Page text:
Like Me. Please, Like Me
The fear of man brings a snare: but whoever puts his trust in the LORD
shall be safe. (Proverbs 29:25)
In moments of weirdness, I get a little jealous of sociopaths.
What must it be like, I wonder, to be so free of caring what someone thinks? To be so indifferent to the opinions and feelings of others, so unencumbered by the relational obligations most of us feel and are guided by?
That’s extreme, yeah. But when you’re sick of trying to make people happy, it’s easy to careen to the other extreme of indifference. That’s just one consequence of what Proverbs calls “The Fear of Man.”
The Quicker Ripper-Offer
I wonder how many things you and I might have done, said, or at least tried, if we hadn’t been so worried about what other people would think.
Looking over the years, I see way too many things I’ve gone along with that I didn’t really believe in; too many times I should have spoken up but didn’t want to rock the boat; too many challenges I didn’t take on because I wondered if people would laugh at me for trying.
The fear of man is, for sure, the quicker ripper-offer, robbing us so often of so much.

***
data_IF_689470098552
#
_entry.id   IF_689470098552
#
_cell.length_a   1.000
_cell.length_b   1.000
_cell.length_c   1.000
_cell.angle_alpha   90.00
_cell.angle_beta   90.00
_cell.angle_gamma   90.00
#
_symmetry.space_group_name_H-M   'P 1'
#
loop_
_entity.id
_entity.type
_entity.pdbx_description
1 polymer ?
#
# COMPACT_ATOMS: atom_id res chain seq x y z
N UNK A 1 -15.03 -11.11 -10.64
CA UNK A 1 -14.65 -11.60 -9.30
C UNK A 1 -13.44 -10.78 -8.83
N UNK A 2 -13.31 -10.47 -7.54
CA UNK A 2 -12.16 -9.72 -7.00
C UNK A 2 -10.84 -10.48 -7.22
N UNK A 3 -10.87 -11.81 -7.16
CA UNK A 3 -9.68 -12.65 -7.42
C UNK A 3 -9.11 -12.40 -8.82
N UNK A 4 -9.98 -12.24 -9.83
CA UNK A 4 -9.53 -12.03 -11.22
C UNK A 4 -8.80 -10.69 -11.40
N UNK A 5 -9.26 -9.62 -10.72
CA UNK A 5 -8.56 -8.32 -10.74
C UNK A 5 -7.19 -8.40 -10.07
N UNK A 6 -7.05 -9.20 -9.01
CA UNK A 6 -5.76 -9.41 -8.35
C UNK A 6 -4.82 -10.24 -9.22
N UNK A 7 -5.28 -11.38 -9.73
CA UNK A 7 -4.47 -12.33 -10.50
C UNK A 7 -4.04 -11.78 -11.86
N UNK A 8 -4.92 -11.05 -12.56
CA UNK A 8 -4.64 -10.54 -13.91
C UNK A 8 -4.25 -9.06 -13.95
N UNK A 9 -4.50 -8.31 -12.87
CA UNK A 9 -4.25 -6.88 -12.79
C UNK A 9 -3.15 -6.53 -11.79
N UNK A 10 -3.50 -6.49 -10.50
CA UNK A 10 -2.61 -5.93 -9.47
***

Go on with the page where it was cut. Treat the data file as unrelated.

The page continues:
It’s also stupid. After all, when we break down our fear of disapproval it doesn’t make too much sense.
If I feel I should do something, but others disagree, what real damage is going to be done to me just because they’re not on the same page as me? In most cases, the people whose disapproval we fear have no real hold over us, other than the power we’re giving them.
You Were Wrong, Miss Hanson!
I gave someone way too much of that power 45 years ago. It was 1975, I was 20, and I’d been commissioned by the ministry I worked with at the time to write a book.
Never tried that before. But hey, in those days, wasn’t that true of everything I was doing? All my life I’d wanted to write, so this was, I felt, answered prayer and blessed confirmation.
I tackled the project, finished the manuscript, and to get some professional feedback, I showed it to Miss Hanson, someone I casually knew who was in the publishing field.